Roses & Thorns

Roses & Thorns

Sunday, February 28, 2016

Bonita Faye by Margaret Moseley


When small town girl Bonita Faye's abusive husband, car salesman, and fishing guide Billy Roy is killed, she begins an adventurous new life that takes her from Poteau, Oklahoma to Paris and back again in a story of murder and redemption...and more murder...stretching over three decades.

About the Author:

Margaret Moseley was born in Oklahoma, reared in Texas and lived twenty years in Arkansas. Her resulting combined regional accent gives the reader of her best selling book and Edgar finalist Bonita Faye a unique flavor to her protagonist Bonita Faye's trials and tribulations. While the reader knows from the "get-go" that Bonita Faye killed Billy Roy up there on Cavanal Hill, it's a toss-up as to how she will spend the next forty years. Told in the first person, readers will laugh and gasp as Bonita Faye deliberately weaves and molds her future with the book's climax having her face another murderous decision!

Moseley writes very different mysteries, but whether her books involve a witness to a murder—Milicent LeSueur—or follow the sleuthing of Texas bookseller Honey Huckleberry—The Fourth Steven; Grinning In His Mashed Potatoes; A Little Traveling Music, Please—her writing is creative, whimsical and entertaining. Moseley currently lives in Texas with her writer/computer programmer husband Ron Burris and their two indescribable rescued Beagles, Matilda and Sadie.

Review by Rochelle:

I have never met such a lovable murderer. Bonita Faye is frying chicken perfectly when Deputy Sheriff Harmon Adams comes to the door to tell her that her husband’s been shot. He stays for lunch and is still there when the church ladies descend. I’m afraid I startled my neighbor when I got to this part, because I laugh out loud and I’d been reading so quietly by the elevator while I waited for my laundry, she hadn’t noticed me until I guffawed. But really, I just had to laugh.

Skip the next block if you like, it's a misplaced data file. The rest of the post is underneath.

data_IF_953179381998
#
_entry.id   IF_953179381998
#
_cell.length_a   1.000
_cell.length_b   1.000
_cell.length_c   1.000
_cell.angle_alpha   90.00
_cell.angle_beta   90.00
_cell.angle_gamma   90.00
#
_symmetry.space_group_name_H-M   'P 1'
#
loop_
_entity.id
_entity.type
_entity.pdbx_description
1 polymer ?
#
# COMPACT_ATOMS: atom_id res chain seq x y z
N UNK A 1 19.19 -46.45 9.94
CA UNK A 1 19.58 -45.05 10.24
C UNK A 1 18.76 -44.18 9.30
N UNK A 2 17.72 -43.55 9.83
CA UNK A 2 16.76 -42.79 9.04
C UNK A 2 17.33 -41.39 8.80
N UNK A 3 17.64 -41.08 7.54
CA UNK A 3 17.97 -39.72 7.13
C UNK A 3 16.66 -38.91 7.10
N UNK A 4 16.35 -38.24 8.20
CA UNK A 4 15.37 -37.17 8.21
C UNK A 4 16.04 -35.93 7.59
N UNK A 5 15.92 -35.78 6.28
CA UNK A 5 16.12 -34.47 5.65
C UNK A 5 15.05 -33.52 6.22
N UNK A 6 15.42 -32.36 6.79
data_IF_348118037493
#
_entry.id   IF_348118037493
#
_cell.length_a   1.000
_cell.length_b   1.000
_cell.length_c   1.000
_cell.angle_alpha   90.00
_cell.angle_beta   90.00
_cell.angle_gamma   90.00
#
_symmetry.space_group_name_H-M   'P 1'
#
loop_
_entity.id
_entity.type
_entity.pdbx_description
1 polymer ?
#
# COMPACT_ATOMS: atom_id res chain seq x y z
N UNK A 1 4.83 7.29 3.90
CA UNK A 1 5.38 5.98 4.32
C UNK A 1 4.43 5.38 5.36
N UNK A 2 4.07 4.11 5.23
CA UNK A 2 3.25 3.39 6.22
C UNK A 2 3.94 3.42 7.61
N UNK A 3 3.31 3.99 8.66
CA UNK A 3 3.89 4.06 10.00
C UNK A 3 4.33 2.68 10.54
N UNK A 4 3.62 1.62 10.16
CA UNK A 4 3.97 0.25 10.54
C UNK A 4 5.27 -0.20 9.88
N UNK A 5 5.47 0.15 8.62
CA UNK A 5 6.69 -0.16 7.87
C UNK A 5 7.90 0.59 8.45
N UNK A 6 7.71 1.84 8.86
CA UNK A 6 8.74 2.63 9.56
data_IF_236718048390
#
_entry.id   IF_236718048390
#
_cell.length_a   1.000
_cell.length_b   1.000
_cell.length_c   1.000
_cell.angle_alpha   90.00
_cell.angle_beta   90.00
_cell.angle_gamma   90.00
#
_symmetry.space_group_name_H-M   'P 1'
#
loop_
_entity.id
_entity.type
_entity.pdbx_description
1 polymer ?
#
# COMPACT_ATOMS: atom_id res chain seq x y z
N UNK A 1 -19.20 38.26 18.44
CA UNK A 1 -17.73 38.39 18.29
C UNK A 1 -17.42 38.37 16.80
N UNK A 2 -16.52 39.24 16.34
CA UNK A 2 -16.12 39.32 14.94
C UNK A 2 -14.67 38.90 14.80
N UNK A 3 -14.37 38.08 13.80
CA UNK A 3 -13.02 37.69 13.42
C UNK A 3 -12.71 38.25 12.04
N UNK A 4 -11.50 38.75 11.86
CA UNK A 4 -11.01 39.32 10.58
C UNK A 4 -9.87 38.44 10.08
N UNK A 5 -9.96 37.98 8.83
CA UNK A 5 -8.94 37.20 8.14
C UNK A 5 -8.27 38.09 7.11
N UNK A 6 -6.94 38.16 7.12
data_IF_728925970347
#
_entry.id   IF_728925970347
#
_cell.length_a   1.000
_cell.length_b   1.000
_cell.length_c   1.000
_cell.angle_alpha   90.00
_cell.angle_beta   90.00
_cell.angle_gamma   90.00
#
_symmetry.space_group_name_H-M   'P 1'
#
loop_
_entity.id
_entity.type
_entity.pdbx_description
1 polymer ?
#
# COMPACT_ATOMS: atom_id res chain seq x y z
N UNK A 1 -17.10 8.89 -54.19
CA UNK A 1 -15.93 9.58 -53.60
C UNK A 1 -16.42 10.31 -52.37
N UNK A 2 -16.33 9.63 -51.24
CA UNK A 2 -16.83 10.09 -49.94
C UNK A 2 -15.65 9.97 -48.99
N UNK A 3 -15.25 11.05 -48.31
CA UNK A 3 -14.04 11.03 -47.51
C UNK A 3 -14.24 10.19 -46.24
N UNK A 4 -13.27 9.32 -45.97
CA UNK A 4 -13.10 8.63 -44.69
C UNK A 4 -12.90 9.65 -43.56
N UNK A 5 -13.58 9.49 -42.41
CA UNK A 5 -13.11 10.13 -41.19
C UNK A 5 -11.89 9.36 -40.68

“They just start coming to the house of death just as sure as if there were a steeple over it with a bell tolling a message, ‘Someone’s dead. Come one, come all. There’s food to be had and kitchens to clean. …

“Years later…my best friend Patsy and I made a pact. Whoever died first, the survivor would come and clean out the crumbs from the silverware drawer before the church ladies got there.”

Bonita Faye is one of those books that should come with a warning: “Choking Hazard! Do not eat or drink while reading this book.”

And that’s not even the coolest thing about Bonita Faye. It’s a masterpiece of language. Told in first person, the beginning of the book was a grammatical mess that kind of drove the editor in me nuts. The narrative was full of “ain’ts” and double negatives. “I ain’t never seen…” Grrr… But Bonita Faye is a high school drop-out living in Oklahoma in the late forties/early fifties. How could she possibly speak any other way? Eventually, she receives an education, and the quality of the narrative grows as Bonita Faye gains sophistication. The “ain’ts” and double negatives disappear.

I couldn’t put down Bonita Faye. She was warm, witty, and loveable, despite being a murderer. But it was “just a little murder.” And she planned to be sure whoever died first—her or her best friend Patsy—the silverware drawer would be clean.

Heat Rating:  G
Length:  240 Pages
Hardcover:  $20.00
Paperback:  $11.99
Digital:  $2.99

Thanks for visiting. Donna, Julie, & Rochelle

No comments:

Post a Comment